The Prime Minister's intervention, so early in new Scottish Parliament, will infuriate Labour politicians north of the border, who were promised autonomy from Westminster.
It will also create tension with the Liberal Democrats, with whom Labour is hoping to form a coalition in the Parliament.
During the conversation, Mr Ashdown told Mr Blair not to meddle in Scottish politics. He warned that any Scottish coalition should be negotiated by Donald Dewar, Scotland's First Minister in waiting, and Jim Wallace, the Liberal Democrat's Scottish leader.
The Prime Minister also faces growing criticism from his own politicians for interfering. Malcolm Chisholm, one of Labour's new MSPs, yesterday warned the London party to keep out of Scottish politics. "Devolution is about people in Scotland making the decisions," he told the BBC.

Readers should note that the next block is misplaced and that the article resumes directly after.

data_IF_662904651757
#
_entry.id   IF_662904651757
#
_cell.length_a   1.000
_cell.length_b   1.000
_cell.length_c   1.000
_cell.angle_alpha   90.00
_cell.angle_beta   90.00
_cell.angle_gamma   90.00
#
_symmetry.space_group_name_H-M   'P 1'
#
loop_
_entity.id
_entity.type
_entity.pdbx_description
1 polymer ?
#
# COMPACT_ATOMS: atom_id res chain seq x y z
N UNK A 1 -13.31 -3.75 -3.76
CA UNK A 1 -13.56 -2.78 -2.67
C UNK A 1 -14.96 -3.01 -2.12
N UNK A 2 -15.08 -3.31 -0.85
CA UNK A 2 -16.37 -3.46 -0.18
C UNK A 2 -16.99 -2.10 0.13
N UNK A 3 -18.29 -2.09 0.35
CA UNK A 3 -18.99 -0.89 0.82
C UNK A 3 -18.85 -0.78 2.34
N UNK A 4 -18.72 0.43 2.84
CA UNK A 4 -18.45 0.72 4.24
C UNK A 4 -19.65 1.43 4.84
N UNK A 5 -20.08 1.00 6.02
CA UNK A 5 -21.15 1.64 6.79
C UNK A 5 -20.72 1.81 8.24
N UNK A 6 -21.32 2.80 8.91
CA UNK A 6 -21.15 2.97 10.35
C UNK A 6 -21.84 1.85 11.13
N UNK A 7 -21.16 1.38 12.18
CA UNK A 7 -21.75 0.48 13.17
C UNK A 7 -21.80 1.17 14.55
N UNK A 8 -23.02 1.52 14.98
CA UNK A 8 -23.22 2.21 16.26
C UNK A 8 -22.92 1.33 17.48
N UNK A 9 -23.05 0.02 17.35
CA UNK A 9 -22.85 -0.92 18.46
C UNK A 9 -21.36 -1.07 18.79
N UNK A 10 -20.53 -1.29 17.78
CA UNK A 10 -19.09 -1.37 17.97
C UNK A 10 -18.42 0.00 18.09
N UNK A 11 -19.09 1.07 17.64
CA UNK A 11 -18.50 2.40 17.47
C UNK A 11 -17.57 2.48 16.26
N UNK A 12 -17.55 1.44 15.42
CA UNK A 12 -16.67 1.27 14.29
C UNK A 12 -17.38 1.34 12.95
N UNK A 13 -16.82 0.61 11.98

Mr Blair's official spokesman said the Prime Minister was "kept well informed" of the negotiations - although Mr Dewar was officially in charge. "The Prime Minister continues to be the Prime Minister of the United Kingdom, therefore he has kept a role in the running of Scotland, Wales and Northern Ireland as well as England."
The Liberal Democrats are concerned that Downing Street will try to set the terms of any deal reached between the two parties. They are privately furious that the Chancellor and his team of advisers have remained in Scotland during the first crucial days of negotiations.
The critical issue for a coalition deal in Scotland is tuition fees for students, which Liberal Democrats want to scrap. Mr Dewar, confronting a majority in the new Scottish Parliament in favour of ditching the fees, is believed to favour a compromise.
He is prepared to offer at least two seats in the new Executive to the Liberal Democrats, including one for Mr Wallace.
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